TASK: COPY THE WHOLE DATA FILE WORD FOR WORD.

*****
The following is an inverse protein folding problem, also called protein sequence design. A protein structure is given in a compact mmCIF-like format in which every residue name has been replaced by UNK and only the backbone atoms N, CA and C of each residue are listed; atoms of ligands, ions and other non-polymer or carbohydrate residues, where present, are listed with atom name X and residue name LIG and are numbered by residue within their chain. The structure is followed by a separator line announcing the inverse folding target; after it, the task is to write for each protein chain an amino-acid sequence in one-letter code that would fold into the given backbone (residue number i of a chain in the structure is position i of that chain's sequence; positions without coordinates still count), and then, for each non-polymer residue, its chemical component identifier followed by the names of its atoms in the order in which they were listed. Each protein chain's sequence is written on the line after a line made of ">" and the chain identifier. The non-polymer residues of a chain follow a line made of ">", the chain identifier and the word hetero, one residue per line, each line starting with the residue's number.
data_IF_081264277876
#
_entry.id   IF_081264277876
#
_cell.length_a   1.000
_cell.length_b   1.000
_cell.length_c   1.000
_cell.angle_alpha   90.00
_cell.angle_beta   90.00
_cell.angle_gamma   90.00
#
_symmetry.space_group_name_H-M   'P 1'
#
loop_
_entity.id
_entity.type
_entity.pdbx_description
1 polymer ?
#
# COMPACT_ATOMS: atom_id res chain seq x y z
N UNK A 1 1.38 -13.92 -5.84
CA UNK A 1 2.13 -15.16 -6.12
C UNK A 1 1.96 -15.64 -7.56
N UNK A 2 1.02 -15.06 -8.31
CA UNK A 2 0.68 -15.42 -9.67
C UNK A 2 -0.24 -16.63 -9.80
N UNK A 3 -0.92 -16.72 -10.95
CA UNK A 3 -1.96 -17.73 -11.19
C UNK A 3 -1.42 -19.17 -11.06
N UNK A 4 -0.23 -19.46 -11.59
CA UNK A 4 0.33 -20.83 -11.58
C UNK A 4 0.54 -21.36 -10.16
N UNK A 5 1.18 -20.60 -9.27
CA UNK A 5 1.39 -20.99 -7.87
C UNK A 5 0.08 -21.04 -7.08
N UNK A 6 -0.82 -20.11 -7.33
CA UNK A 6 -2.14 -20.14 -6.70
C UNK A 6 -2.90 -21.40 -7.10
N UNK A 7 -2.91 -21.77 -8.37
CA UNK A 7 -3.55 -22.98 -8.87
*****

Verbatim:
The following is an inverse protein folding problem, also called protein sequence design. A protein structure is given in a compact mmCIF-like format in which every residue name has been replaced by UNK and only the backbone atoms N, CA and C of each residue are listed; atoms of ligands, ions and other non-polymer or carbohydrate residues, where present, are listed with atom name X and residue name LIG and are numbered by residue within their chain. The structure is followed by a separator line announcing the inverse folding target; after it, the task is to write for each protein chain an amino-acid sequence in one-letter code that would fold into the given backbone (residue number i of a chain in the structure is position i of that chain's sequence; positions without coordinates still count), and then, for each non-polymer residue, its chemical component identifier followed by the names of its atoms in the order in which they were listed. Each protein chain's sequence is written on the line after a line made of ">" and the chain identifier. The non-polymer residues of a chain follow a line made of ">", the chain identifier and the word hetero, one residue per line, each line starting with the residue's number.
data_IF_081264277876
#
_entry.id   IF_081264277876
#
_cell.length_a   1.000
_cell.length_b   1.000
_cell.length_c   1.000
_cell.angle_alpha   90.00
_cell.angle_beta   90.00
_cell.angle_gamma   90.00
#
_symmetry.space_group_name_H-M   'P 1'
#
loop_
_entity.id
_entity.type
_entity.pdbx_description
1 polymer ?
#
# COMPACT_ATOMS: atom_id res chain seq x y z
N UNK A 1 1.38 -13.92 -5.84
CA UNK A 1 2.13 -15.16 -6.12
C UNK A 1 1.96 -15.64 -7.56
N UNK A 2 1.02 -15.06 -8.31
CA UNK A 2 0.68 -15.42 -9.67
C UNK A 2 -0.24 -16.63 -9.80
N UNK A 3 -0.92 -16.72 -10.95
CA UNK A 3 -1.96 -17.73 -11.19
C UNK A 3 -1.42 -19.17 -11.06
N UNK A 4 -0.23 -19.46 -11.59
CA UNK A 4 0.33 -20.83 -11.58
C UNK A 4 0.54 -21.36 -10.16
N UNK A 5 1.18 -20.60 -9.27
CA UNK A 5 1.39 -20.99 -7.87
C UNK A 5 0.08 -21.04 -7.08
N UNK A 6 -0.82 -20.11 -7.33
CA UNK A 6 -2.14 -20.14 -6.70
C UNK A 6 -2.90 -21.40 -7.10
N UNK A 7 -2.91 -21.77 -8.37
CA UNK A 7 -3.55 -22.98 -8.87